Meeting Father Patrick
The Church in Myanmar has always played a very important part in social issues (education, health, helping the poorest people, etc.). Until the military coup, it worked as an intermediary between the government and ethnic minorities, whom we support through our sponsorship programme. Father Patrick is one of our local volunteers. He is in charge of the welfare of 38 sponsored children. Isaure, our sponsorship programme manager in Myanmar, met this extraordinary individual in Pathein last February.
Text : Isaure Clement
The soul finds joy in taking action
Father Patrick could have invented this saying himself, borrowed from Shakespeare. He and our other Burmese volunteers share the same character traits: unyielding tenacity, perseverance to rebuild what has been systematically destroyed, and undying hope.
At the age of 50, Father Patrick has boundless energy. He is totally devoted to his parish in Pinle and has been the priest there for over 20 years.
We cannot help but admire Father Patrick’s complete devotion to his parishioners in Pinle and how hard he works for them. Pinle is not easily reached! Located on a small island at the southernmost tip of the Irrawady Division, it takes 4 hours by boat from the coastal town of Laputta to reach Pinle. It was devastated by Cyclone Nargis in 2008, and the damage caused by the violent cyclone remains a traumatic event for the villagers.
The residents, mostly fishermen, lost everything, and they continue to live with that memory. They carry on the tradition of helping and supporting each other. Albeit being isolated, they are not indifferent to the fate of the rest of the country. They have supported Father Patrick in his latest project: sending some of the dried fish that the villagers live on to the civil war refugees in Shan State.
While Father Patrick holds great affection for his parishioners, it does not prevent him from being demanding with them.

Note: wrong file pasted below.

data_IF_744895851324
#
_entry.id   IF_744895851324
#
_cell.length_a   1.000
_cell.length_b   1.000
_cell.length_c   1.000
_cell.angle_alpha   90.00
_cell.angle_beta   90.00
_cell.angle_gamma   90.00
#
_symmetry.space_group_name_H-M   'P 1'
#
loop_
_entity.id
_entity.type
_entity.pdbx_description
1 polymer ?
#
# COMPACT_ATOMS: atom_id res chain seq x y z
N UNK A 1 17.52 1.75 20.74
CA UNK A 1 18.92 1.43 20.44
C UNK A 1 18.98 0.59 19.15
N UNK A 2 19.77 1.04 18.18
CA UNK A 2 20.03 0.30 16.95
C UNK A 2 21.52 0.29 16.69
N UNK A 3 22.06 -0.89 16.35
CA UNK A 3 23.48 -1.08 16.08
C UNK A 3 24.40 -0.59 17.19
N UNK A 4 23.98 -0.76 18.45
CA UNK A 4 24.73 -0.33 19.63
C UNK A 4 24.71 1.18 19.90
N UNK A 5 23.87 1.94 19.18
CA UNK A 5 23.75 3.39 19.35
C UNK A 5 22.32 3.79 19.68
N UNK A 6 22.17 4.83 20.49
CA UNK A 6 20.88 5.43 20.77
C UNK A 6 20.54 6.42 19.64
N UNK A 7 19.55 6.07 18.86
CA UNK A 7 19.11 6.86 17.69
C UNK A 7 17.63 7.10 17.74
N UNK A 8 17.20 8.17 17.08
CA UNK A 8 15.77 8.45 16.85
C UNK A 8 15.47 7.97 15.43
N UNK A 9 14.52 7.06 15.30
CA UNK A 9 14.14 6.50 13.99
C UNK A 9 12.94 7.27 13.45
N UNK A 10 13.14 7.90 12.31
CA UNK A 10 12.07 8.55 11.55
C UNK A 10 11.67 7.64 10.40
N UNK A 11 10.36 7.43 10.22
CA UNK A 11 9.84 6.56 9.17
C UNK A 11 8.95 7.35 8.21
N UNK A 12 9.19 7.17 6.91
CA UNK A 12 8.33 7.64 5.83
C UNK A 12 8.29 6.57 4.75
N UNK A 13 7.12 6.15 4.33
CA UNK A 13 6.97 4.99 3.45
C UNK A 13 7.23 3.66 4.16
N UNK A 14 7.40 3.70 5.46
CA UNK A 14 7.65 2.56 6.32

« The residents of Pinle lack initiative. If I don’t push them they will not take on any responsibilities. How can I make them leaders of men ?! »
In response to this goal that spurs him on, the solution is education. Father Patrick wants to motivate his students by offering them a high standard of education. He also needs to earn the trust of their families who sometimes do not understand the point of going to school. He has funded the “tuitions”, private lessons essential to compensate for the shortcomings of the system but unaffordable for the poorest.
He also has criticisms of the Burmese educational system and its current government. During the protests that followed the military coup, he put his life and personal safety in jeopardy, and even wrote messages of support to the protesters on the church’s roof.
I am physically well, but emotionally and spiritually sick. I support the victims of the war in Myanmar
He wrote recently. Fortunately, Father Patrick has a childlike joy and a sense of humour even in the face of the most difficult circumstances – he is himself a living symbol of hope!
If you want to travel in Asia and give sense to your trip, get off the beaten track to find and enjoy more authentic experiences…. If you want to have a positive impact on the country you are visiting? Sponsoring a child and going to meet them is probably the best way to include your trip in an ethical, solidarity-based and long-lasting approach!